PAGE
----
The last 20% would take working to be more efficient with the water we have, from farming practices, to recycling, to just plain using less. These are things that of course are not easy, but they are things that we can do — and given current state of our reservoirs maybe things we will have to do anyway. At the end of the day though, we could have our cake and eat it too.

Hetch Hetchy left alone will be with us a long time – unlike other dams, silt does not seem to be a great problem there. Choosing to restore the valley to its former glory would no doubt have its complications and difficulties, but that choice is not just a fantasy.

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Julian Lozos came to talk to us on July 17th, 2014 on measuring earthquakes – how they are taken and how they are used with an important distinction between measured and calculated data.

Corona Heights where our Randall sits has very visible evidence of an earthquake. Julian referred to the fault on the side of the hill as a “slip & slide”. It is very rare to be able to see one so exposed — you can see the polish from the pressure and the striations showing which way the surfaces slipped relative to one another.

After a quake, we want to know where was it? How big? Will there be aftershocks? The audience was invited to weigh in on what questions come to mind immediately after feeling a moderately small shake. It turned into a long, interesting discussion. Tsunami turn out to be a low risk in the Bay Area due to distance from faults that cause them. One at north end of the San Andreas (“triple junction” zone) can produce tsunamis but they come at an angle that diminishes them. Northern CA and Oregon north would be hit hard. In the Bay Area, only a landslide displacing lots of water would cause a tsunami. The 1906 SF quake caused a one inch tsunami.

Another way water can be a problem is seiching–water in a basin sloshing around to the point of generating dangerous waves. This would not happen on the Bay, since it’s shallow, but it might be a problem in Lake Tahoe.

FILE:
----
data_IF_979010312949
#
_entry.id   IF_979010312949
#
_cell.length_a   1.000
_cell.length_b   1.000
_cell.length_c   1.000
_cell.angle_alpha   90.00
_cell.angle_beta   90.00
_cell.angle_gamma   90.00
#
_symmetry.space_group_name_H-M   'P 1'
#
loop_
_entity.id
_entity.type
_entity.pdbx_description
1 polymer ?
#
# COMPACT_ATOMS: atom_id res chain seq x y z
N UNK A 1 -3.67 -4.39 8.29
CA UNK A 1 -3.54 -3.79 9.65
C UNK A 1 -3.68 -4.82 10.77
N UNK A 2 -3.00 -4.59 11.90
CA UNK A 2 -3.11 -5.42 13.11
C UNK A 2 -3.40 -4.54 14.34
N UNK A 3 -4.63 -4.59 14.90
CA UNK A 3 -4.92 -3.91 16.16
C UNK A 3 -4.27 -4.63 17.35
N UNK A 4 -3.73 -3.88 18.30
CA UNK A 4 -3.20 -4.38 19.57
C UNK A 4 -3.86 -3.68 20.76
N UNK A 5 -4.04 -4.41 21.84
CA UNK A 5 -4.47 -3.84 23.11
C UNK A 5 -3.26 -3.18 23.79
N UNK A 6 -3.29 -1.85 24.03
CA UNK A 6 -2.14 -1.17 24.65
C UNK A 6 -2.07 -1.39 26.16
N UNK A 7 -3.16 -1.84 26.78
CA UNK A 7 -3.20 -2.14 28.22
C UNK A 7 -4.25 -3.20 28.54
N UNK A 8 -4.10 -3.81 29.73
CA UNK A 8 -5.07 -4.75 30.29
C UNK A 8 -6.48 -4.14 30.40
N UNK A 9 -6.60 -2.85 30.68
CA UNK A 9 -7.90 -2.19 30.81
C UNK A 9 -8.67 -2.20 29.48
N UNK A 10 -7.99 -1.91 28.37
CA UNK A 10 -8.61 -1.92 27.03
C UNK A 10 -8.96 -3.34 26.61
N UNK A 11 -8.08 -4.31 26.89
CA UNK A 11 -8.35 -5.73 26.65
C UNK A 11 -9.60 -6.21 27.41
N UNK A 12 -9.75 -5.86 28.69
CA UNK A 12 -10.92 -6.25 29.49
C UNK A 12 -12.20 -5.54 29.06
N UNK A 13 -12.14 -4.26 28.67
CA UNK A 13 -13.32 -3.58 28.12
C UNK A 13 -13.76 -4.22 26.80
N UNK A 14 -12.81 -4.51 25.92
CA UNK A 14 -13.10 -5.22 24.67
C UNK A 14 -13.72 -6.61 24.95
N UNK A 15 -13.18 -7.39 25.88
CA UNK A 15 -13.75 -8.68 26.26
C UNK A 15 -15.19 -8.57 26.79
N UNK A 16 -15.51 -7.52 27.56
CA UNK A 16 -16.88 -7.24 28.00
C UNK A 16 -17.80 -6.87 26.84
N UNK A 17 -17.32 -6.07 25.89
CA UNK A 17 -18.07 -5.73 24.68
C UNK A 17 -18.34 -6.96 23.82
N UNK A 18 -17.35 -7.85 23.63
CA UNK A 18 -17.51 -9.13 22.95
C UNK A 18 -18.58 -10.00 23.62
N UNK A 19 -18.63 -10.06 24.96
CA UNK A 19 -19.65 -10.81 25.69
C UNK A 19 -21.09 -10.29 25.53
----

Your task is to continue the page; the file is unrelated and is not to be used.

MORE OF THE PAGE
Bigger quakes get named, even though the names are often not very directly related to the quake location, in order to give them media handles for discussion and easy identity.

Sections of the Hayward fault are slipping in “seismic creep” that means you can see the gradual movement (about as fast as a fingernail grows) by breaks in walls, buildings, roads. Other parts of the fault, and most of the San Andreas, lock together, building up even more stress as the creeping parts move. The locked parts only move in a rupture, which is another term for an earthquake. Hayward’s old city hall was abandoned because the fault goes right through it. Now that fault is a couple blocks away.

There are various ways earthquakes are measured: Acceleration: which is compared to the acceleration of gravity. Sometimes an earthquake can be more than or even twice the force of gravity. The biggest quakes (by energy released) don’t necessarily produce more shaking movement; it depends on surface composition and all sorts of other factors. Saturated and soft soils shake more.

During a quake, we measure shaking, but some techniques are improving that may give the ability to measure displacement as it happens. Various things are measured: P waves (Pressure; Primary) are like a sound wave in rock. They are the fastest thing emitting from the rupture and arrive first as a result moving at the speed of 6km/second. They feel like the come from below. S waves (Shear; Secondary) are the side to side waves. Love waves (named after a person) come third, more slowly, and are like a tail wagging side to side. Rayleigh waves are most destructive and shake in elliptical motion up and back then down.